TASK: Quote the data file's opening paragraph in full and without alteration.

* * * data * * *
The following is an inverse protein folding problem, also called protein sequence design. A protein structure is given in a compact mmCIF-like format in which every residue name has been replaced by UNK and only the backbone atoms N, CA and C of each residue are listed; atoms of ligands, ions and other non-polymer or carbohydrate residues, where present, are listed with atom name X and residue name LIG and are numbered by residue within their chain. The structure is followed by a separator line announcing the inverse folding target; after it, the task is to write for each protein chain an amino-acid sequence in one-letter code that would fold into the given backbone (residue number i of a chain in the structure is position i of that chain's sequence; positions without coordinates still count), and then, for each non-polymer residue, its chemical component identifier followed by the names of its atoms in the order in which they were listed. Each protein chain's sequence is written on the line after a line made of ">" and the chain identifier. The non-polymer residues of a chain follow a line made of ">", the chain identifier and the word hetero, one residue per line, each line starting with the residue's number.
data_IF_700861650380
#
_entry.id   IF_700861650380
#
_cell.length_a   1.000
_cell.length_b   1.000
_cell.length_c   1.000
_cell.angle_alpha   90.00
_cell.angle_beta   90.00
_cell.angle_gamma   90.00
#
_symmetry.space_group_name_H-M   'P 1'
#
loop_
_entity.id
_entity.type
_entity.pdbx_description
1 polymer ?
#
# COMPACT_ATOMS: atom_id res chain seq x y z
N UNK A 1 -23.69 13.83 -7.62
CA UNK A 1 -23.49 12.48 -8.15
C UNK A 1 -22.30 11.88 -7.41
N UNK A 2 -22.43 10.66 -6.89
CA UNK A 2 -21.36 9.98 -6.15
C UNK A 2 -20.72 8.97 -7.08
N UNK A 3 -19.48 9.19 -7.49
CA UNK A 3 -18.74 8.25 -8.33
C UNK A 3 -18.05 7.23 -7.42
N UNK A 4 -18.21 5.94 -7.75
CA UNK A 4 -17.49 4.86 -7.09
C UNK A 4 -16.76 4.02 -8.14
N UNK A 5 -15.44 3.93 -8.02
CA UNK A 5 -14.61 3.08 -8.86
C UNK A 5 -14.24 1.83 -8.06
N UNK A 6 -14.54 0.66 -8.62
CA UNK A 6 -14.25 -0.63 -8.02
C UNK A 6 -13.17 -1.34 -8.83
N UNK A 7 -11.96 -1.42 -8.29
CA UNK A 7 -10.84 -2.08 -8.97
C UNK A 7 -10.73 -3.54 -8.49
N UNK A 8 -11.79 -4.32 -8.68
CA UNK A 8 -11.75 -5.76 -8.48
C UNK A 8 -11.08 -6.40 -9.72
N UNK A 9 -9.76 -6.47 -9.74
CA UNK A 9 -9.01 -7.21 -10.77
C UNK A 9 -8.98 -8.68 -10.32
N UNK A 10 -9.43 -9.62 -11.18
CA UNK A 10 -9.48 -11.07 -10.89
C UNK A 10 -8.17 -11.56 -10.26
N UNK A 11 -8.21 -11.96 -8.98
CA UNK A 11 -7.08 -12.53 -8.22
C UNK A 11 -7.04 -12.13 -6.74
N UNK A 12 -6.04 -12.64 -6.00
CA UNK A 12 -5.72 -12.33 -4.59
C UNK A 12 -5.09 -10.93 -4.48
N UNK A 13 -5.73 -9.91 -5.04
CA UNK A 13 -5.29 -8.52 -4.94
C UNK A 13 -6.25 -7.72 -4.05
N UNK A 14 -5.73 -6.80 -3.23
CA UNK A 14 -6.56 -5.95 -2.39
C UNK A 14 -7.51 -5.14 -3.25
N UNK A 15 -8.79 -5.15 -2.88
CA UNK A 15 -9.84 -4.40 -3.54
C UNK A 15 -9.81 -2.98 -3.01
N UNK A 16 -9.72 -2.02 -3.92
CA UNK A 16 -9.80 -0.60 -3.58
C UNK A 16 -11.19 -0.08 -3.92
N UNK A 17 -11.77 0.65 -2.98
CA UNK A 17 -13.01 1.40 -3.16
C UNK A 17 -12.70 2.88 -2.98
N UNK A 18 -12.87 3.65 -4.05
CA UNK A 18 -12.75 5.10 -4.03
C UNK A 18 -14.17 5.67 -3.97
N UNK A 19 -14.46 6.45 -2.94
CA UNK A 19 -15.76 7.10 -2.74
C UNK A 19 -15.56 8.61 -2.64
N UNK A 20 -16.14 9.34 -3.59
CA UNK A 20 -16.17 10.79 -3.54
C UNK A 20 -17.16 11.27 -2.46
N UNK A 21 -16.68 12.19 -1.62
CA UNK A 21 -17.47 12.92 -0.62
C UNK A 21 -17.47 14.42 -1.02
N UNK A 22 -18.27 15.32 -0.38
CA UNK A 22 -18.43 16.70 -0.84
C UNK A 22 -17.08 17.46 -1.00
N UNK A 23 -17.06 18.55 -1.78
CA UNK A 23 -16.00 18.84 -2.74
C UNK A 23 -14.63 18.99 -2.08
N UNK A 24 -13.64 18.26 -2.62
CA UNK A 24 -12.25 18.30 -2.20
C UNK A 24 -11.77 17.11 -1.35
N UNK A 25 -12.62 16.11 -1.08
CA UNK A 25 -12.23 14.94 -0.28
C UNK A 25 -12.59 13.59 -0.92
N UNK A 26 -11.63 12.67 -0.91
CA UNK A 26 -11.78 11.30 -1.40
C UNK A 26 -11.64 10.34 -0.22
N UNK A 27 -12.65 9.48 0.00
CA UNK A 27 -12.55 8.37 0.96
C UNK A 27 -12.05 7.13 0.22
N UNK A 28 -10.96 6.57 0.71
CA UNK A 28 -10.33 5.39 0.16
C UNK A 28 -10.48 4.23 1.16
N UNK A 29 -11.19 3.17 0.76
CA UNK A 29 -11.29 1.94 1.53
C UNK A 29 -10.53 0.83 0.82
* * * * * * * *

The following is an inverse protein folding problem, also called protein sequence design. A protein structure is given in a compact mmCIF-like format in which every residue name has been replaced by UNK and only the backbone atoms N, CA and C of each residue are listed; atoms of ligands, ions and other non-polymer or carbohydrate residues, where present, are listed with atom name X and residue name LIG and are numbered by residue within their chain. The structure is followed by a separator line announcing the inverse folding target; after it, the task is to write for each protein chain an amino-acid sequence in one-letter code that would fold into the given backbone (residue number i of a chain in the structure is position i of that chain's sequence; positions without coordinates still count), and then, for each non-polymer residue, its chemical component identifier followed by the names of its atoms in the order in which they were listed. Each protein chain's sequence is written on the line after a line made of ">" and the chain identifier. The non-polymer residues of a chain follow a line made of ">", the chain identifier and the word hetero, one residue per line, each line starting with the residue's number.